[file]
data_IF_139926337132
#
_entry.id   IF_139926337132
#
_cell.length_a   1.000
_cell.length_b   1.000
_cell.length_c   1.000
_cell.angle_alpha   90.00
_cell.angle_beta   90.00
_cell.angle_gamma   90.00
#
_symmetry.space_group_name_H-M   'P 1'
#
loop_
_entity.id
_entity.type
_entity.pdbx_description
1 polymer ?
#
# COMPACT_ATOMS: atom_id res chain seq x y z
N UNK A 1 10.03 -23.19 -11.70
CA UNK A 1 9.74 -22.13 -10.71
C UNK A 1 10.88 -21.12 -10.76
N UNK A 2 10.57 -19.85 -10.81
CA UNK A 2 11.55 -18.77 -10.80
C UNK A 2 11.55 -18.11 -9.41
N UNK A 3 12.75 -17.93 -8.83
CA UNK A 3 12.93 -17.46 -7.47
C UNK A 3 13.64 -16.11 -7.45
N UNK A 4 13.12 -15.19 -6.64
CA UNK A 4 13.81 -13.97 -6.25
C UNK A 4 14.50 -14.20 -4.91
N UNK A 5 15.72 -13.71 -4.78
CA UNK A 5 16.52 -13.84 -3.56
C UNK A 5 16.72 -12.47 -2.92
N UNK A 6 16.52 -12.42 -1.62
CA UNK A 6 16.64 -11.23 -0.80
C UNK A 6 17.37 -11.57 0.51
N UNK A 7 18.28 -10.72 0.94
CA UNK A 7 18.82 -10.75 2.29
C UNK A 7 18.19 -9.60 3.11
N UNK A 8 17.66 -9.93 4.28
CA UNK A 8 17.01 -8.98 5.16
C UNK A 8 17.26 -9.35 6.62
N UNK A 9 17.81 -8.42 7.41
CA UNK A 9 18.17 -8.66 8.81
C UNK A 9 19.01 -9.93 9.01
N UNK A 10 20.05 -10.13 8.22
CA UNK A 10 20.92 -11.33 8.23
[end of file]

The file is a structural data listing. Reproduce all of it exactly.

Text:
data_IF_139926337132
#
_entry.id   IF_139926337132
#
_cell.length_a   1.000
_cell.length_b   1.000
_cell.length_c   1.000
_cell.angle_alpha   90.00
_cell.angle_beta   90.00
_cell.angle_gamma   90.00
#
_symmetry.space_group_name_H-M   'P 1'
#
loop_
_entity.id
_entity.type
_entity.pdbx_description
1 polymer ?
#
# COMPACT_ATOMS: atom_id res chain seq x y z
N UNK A 1 10.03 -23.19 -11.70
CA UNK A 1 9.74 -22.13 -10.71
C UNK A 1 10.88 -21.12 -10.76
N UNK A 2 10.57 -19.85 -10.81
CA UNK A 2 11.55 -18.77 -10.80
C UNK A 2 11.55 -18.11 -9.41
N UNK A 3 12.75 -17.93 -8.83
CA UNK A 3 12.93 -17.46 -7.47
C UNK A 3 13.64 -16.11 -7.45
N UNK A 4 13.12 -15.19 -6.64
CA UNK A 4 13.81 -13.97 -6.25
C UNK A 4 14.50 -14.20 -4.91
N UNK A 5 15.72 -13.71 -4.78
CA UNK A 5 16.52 -13.84 -3.56
C UNK A 5 16.72 -12.47 -2.92
N UNK A 6 16.52 -12.42 -1.62
CA UNK A 6 16.64 -11.23 -0.80
C UNK A 6 17.37 -11.57 0.51
N UNK A 7 18.28 -10.72 0.94
CA UNK A 7 18.82 -10.75 2.29
C UNK A 7 18.19 -9.60 3.11
N UNK A 8 17.66 -9.93 4.28
CA UNK A 8 17.01 -8.98 5.16
C UNK A 8 17.26 -9.35 6.62
N UNK A 9 17.81 -8.42 7.41
CA UNK A 9 18.17 -8.66 8.81
C UNK A 9 19.01 -9.93 9.01
N UNK A 10 20.05 -10.13 8.22
CA UNK A 10 20.92 -11.33 8.23